Human physical activity monitoring has received an increasing interest by elders’ caregivers, athletes, physicians, nutritionists, physiotherapists and even people who want to check the daily activity level.
Concerning applications for elderly, and taking into account the actual increasing of aging population and decreasing social and economic conditions for elderly daily care, telecare systems have emerging and have been considered as a solution for some of these problems.
In this project it will be described how to extract human postures, postural transitions and walking patterns from motion data recording with Smartphone built-in accelerometer, particularly a tri-axial sensor. The application of this system is to supervisor elderly or physical active people who are interesting in checking or improve their physical level.
Methods to monitor activities of daily living, as standing, sitting, lying, walking and climbing stairs, were proposed based on a dataset composed of ten 60-70 years subjects, five male and five female, who carried a Smartphone placed longitudinally on their waist. The threshold-based approach implemented was capable of discriminating between static and dynamic activities. Static activities refer to situations when the user is static in a posture, as standing, sitting or lying; dynamic activities refer to activities that involve movement of the user, as walking, climbing stairs and transitions between postures (sit-to-stand movements). Within static activities, the angle between the user initial position and the orientation during each movement was used to differentiate the user postural orientation. The analysis of walking patterns were conducted in the frequency domain using Fast Fourier Transform and analysing the peak in the correspondent spectrum with higher amplitude, which corresponds to the step rate.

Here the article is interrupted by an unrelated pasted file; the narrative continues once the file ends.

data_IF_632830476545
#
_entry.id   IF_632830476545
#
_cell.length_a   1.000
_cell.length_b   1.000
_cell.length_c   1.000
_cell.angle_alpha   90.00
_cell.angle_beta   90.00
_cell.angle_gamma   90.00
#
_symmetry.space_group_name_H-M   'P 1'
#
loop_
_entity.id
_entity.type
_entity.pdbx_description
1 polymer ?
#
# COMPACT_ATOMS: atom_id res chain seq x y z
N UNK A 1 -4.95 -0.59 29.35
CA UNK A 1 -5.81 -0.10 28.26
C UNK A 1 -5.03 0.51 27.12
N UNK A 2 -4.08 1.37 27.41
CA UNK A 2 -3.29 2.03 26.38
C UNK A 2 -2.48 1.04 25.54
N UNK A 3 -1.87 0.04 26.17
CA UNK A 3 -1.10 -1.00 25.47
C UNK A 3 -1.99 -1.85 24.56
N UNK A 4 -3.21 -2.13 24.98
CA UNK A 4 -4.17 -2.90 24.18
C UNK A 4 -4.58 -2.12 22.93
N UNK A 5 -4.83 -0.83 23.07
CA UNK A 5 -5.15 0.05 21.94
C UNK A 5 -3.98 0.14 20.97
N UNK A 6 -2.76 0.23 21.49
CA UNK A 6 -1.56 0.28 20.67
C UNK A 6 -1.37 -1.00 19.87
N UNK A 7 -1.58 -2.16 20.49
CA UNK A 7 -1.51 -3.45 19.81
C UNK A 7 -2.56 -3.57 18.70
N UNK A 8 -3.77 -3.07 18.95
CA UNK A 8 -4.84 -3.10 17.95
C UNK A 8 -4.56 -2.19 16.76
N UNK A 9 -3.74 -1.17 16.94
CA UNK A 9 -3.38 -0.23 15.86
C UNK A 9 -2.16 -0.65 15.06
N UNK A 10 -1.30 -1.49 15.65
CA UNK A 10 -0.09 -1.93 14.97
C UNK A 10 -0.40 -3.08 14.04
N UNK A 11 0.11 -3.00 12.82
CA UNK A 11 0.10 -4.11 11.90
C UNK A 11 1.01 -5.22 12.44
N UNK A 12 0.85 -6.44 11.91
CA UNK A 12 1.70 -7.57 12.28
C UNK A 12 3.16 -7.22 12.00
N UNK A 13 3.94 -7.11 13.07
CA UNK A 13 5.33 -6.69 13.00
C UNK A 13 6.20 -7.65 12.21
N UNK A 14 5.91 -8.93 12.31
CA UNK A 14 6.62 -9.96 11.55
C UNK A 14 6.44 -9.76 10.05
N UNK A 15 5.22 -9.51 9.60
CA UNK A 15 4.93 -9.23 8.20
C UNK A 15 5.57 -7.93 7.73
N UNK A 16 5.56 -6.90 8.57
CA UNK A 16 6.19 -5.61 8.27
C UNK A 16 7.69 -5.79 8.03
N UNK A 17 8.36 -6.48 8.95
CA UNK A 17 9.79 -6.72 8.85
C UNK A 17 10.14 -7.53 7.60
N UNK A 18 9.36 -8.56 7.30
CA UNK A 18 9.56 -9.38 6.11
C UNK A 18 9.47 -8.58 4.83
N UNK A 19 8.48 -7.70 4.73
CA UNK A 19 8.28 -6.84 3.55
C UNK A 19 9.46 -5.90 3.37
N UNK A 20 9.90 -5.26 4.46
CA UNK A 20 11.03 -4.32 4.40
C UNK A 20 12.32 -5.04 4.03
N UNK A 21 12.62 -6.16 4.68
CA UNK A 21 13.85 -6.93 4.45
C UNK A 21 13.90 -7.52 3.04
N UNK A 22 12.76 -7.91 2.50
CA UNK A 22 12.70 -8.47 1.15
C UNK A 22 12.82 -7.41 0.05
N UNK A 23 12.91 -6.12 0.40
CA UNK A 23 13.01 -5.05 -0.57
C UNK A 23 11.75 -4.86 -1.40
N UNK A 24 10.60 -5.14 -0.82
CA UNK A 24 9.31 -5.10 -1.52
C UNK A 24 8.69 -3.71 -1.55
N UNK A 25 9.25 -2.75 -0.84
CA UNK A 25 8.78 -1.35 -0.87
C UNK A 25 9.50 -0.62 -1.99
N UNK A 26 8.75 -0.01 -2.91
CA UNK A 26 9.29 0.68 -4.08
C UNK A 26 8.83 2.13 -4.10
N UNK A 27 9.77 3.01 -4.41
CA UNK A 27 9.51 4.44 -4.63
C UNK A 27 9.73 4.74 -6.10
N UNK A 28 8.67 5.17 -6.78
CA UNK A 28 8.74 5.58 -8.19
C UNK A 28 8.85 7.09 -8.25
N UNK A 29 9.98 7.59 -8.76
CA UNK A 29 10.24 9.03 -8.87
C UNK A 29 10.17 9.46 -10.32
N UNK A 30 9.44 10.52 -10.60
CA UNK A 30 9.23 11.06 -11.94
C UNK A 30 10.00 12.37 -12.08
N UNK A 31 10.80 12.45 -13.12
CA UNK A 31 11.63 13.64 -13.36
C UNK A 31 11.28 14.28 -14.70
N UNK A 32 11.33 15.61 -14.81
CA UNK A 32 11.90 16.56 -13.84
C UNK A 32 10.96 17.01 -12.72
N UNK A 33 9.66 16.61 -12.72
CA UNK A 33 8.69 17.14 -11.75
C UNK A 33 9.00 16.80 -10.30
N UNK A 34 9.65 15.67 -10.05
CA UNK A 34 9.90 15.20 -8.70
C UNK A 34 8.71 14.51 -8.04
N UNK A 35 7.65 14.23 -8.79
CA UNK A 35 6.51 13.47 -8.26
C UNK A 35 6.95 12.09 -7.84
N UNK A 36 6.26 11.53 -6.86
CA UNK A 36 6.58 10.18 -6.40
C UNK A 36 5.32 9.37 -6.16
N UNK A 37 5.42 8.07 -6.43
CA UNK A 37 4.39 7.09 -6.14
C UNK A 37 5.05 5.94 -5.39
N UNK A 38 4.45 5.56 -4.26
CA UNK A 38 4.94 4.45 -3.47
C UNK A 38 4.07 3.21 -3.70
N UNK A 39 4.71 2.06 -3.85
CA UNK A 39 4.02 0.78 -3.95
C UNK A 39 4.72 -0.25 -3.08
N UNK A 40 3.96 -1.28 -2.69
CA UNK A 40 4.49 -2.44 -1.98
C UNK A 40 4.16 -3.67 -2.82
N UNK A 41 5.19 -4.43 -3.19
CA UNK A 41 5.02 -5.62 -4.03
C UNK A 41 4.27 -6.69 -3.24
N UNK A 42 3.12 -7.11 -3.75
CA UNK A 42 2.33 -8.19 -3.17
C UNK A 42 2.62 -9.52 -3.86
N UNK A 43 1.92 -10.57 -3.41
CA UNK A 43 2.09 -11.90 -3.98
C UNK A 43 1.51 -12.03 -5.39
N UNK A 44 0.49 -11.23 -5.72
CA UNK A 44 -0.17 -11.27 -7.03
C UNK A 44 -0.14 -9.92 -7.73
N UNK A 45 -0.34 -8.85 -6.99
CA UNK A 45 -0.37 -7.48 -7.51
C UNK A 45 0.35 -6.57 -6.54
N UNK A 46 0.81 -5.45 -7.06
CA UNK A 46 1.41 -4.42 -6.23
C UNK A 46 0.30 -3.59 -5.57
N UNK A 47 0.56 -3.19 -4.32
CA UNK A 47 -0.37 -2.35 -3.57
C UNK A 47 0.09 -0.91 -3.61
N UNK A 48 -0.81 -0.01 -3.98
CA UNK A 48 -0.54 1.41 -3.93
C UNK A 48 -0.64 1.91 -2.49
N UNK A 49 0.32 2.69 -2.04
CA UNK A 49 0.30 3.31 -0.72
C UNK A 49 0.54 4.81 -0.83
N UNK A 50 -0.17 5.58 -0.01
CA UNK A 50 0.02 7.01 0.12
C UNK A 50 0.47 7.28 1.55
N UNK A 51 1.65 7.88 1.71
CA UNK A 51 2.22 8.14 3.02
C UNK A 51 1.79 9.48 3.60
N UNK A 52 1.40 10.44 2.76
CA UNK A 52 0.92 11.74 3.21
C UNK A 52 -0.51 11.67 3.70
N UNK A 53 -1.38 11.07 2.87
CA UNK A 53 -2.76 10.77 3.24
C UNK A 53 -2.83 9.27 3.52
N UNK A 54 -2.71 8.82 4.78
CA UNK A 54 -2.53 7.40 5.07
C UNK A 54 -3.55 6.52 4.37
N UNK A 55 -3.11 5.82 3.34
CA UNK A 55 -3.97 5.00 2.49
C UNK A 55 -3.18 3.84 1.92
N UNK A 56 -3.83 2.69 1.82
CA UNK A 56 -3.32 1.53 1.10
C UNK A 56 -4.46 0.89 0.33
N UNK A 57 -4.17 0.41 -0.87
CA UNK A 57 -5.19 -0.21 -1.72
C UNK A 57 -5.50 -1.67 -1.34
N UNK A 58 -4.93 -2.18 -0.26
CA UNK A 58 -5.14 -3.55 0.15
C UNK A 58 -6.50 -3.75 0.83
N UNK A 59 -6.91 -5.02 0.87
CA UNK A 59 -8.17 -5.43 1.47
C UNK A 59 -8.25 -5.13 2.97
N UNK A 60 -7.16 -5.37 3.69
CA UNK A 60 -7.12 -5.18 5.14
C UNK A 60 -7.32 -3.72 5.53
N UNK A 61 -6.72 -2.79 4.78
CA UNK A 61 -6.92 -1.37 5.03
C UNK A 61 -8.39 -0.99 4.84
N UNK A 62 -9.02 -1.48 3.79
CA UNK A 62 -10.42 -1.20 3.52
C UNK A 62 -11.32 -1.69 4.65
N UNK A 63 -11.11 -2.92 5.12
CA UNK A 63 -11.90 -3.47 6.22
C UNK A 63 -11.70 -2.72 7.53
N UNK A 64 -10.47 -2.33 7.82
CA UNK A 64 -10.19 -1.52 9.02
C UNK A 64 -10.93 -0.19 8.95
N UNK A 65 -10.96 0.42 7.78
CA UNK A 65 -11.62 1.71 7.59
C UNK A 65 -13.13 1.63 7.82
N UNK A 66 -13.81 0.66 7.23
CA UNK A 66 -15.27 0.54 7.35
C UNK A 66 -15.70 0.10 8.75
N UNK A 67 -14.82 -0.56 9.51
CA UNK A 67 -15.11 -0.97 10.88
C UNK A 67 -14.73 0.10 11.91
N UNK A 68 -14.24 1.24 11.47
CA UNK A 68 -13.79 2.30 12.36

The problem of discriminating activities can be treated as a classification problem using techniques of machine learning.
Using a public dataset provided by SmartLab during the ESANN competition, it was possible to study the more suitable metrics to extract from acceleration signals in order to train and test a classifier. Using a decision tree classifier, which was implemented with J48 algorithm from Weka, it was possible to achieve 86% accuracy and a 14% classifier error for the train and test datasets provided in the competition.
The results obtained suggest that accelerometer sensors could be used for accurate physical activity detection and strategies to implement the classification algorithms in Android environment should be implemented.
For any additional information regarding this project, please contact us using the inquiries form.